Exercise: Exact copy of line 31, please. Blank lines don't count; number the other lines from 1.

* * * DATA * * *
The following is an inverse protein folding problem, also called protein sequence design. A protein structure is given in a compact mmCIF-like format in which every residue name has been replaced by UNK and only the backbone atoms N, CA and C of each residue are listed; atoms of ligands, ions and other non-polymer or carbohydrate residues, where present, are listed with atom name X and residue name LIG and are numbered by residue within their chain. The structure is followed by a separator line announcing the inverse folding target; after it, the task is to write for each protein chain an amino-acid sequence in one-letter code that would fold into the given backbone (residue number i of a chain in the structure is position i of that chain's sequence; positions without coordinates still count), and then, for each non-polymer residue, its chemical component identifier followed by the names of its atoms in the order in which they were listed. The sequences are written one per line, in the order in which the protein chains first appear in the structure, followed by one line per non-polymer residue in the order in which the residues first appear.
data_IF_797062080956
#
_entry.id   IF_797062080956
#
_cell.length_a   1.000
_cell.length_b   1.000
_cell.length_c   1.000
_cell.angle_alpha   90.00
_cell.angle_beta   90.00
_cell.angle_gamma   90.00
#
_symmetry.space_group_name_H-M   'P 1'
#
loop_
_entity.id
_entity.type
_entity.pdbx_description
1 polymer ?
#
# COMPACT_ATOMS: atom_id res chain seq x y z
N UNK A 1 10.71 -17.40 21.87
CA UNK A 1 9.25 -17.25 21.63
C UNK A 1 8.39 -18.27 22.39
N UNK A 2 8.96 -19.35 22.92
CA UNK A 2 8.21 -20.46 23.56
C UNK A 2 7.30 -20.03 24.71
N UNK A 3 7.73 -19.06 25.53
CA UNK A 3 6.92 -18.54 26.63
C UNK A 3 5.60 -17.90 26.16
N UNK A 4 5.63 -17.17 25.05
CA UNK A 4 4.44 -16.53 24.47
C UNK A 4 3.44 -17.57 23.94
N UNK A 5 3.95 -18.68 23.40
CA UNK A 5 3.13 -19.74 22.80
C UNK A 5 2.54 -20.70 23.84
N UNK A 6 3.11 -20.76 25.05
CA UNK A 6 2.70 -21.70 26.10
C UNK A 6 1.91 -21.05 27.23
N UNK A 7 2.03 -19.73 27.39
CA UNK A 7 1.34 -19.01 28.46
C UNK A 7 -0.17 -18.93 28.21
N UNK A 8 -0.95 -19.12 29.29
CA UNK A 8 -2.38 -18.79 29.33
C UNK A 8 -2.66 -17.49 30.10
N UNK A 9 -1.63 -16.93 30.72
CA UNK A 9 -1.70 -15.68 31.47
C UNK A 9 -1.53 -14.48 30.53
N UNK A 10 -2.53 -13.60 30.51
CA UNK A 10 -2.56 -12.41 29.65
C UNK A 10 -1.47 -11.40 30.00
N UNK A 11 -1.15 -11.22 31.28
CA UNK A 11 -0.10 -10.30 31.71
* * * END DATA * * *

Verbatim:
N UNK A 4 5.63 -17.17 25.05